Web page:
Bette Davis once said “Old age is no place for sissies,” and man, was she right.
This week, I had to renew my passport so I was up early to avoid the lines at the post office. I was in workout clothes and not vain enough to put on a full face of makeup so early in the morning for the photo, so I just dabbed some eyeliner and lip gloss on before running out the door.
When I went to get my passport photo taken at CVS, I stood in front of the white screen and started primping my hair. The CVS lady– who seemed friendly enough– gave me the passport photo rules: I couldn’t smile and had to have both ears showing — which made my hair flat and mousey looking.
That was the least of my problems.
She took two shots, downloaded them and showed them to me on a computer monitor. Horrifying. I looked like someone had beat the crap out of me. I looked VERY tired and one eye was a lot bigger than the other. Like a cyclops.
“Oh no!” I shrieked. The CVS lady looked at the screen and then to me.
“Yeah, we should take that again,” she said with a pained look. I was both relieved to have a second chance, and annoyed that she so quickly confirmed the picture was ghastly.
I stood again against the white background and tried to pinch my cheeks and smooth out all the lines on my face that had glared at me from the screen. We tried SIX more times. Each time, CVS lady looked at me with a wincing expression and shook her head.
Here I was, thinking I looked ok when I left the house. I glanced in the mirror in the dim light of my bedroom, but I guess not close enough. Sure, I was up til one-am watching Orange is the New Black and reading my book club book, but I didn’t feel as tired as I looked.
“I don’t think it’s going to get better than that,” she said flatly after the 6th attempt. (She seemed less friendly to me now.)
” I guess I should have worn more make up,” I said sheepishly as she printed the photos.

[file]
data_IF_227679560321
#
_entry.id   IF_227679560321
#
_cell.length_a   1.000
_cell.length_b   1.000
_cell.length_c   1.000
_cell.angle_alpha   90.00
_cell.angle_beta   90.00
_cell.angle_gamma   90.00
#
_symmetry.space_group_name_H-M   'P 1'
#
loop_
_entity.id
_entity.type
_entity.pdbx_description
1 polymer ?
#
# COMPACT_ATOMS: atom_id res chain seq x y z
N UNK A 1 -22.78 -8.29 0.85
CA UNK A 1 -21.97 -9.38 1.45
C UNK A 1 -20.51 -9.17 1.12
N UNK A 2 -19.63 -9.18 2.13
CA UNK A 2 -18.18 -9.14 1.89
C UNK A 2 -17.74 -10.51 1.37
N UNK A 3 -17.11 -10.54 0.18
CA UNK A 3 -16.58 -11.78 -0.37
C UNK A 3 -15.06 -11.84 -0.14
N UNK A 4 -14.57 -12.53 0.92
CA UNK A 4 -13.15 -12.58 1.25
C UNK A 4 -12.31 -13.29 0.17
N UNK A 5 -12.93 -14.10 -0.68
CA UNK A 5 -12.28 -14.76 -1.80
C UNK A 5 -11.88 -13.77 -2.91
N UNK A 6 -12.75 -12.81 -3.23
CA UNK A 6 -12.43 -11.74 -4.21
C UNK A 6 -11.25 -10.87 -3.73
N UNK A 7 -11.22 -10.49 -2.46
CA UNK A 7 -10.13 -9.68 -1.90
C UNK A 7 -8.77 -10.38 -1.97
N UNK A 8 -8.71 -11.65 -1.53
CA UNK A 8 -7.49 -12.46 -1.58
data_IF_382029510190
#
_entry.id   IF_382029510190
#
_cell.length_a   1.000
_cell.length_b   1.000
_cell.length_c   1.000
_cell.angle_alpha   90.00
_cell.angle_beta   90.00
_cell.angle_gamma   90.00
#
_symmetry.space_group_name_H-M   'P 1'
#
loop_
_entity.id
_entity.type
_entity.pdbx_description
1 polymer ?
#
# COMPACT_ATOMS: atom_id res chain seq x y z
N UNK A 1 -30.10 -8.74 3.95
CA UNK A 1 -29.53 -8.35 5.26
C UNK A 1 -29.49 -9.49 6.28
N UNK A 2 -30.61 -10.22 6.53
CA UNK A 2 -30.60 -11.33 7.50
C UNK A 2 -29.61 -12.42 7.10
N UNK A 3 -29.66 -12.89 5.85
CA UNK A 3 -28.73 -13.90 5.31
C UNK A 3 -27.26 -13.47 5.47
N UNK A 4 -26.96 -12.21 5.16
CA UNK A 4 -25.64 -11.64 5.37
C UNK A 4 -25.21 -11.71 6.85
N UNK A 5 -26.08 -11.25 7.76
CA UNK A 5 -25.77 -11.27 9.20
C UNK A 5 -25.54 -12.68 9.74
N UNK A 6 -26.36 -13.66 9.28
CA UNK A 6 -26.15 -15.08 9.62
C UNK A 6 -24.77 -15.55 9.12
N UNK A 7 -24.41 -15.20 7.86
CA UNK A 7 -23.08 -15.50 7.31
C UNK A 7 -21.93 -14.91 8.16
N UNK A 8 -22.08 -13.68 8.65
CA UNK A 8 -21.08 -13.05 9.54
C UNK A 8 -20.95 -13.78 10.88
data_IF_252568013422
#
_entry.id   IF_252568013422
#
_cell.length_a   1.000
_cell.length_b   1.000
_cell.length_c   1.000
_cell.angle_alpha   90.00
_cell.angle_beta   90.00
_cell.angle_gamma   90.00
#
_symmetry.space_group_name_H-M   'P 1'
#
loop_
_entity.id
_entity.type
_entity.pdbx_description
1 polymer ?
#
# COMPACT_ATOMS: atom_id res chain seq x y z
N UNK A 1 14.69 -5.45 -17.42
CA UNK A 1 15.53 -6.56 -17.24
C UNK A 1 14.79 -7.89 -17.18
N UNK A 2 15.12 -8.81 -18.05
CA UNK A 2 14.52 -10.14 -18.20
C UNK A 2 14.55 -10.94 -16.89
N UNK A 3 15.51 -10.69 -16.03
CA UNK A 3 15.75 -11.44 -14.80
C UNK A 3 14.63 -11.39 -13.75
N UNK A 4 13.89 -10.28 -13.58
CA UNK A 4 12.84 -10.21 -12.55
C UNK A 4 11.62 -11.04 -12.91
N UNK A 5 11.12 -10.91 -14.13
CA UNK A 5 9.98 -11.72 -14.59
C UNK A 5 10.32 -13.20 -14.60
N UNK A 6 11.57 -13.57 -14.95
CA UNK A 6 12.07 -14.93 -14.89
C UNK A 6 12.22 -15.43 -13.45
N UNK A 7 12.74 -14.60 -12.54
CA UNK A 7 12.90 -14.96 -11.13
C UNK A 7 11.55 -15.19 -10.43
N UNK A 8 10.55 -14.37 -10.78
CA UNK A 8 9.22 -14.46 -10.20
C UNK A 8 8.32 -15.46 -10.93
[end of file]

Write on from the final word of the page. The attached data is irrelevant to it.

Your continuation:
“Yeah, you need a lot of makeup,” CVS lady said. Maybe she didn’t say exactly that, but that’s what I heard at the moment.
For so many years, I could just get up and greet the day with little effort and still feel like I was putting my best face forward. Not anymore.
Aging has taken its toll.
I had heard that after 40, our bodies start deteriorating at a more rapid rate. I noticed it first when it was taking me too long to read books. I had always had 20/20 vision so it didn’t occur to me for months that I was squinting and having to reread sentences because my eyesight was weakening.
I now have prescription reading glasses that I only wear when reading and sitting at the computer because I’m still self-conscious about them. I can no longer read any writing on medicine bottles, they’re just printing it too damn small.
There are further indignities I’ve observed as birthdays come and go. Despite lots of exercise and walking my whole life, my feet hurt on a regular basis. Food gets stuck in my teeth, forcing me to suck on them like a grandpa. My bedtime routine requires so many steps, I often can’t make it through them all: wash face, brush teeth, floss, slather night cream, apply eye cream, moisturize hands, adjust pillows to avoid lower back pain.
And I’m a healthy person!!
My 42-year-old athletic cousin just discovered he has a hernia and can’t figure out for the life of him what he might have done to get it. Lifting a suitcase? Weird stretching at the gym?
An exasperated friend just told me she can’t find the right bra size because her boobs have become completely lopsided. One has humiliatingly descended at a more alarming rate than the other.
I know we should consider ourselves lucky if these are our worst complaints. And I do appreciate my good health. But don’t underestimate the damaging effect physical aging has on our fragile egos.
Who wants to admit we have weaknesses, exactly at the time when we’re finally becoming comfortable with who we are?
Alas, I only have to look at that passport photo for the next 10 years. I guess the bright side is, in 10 years, I’ll look at that photo and think I look young!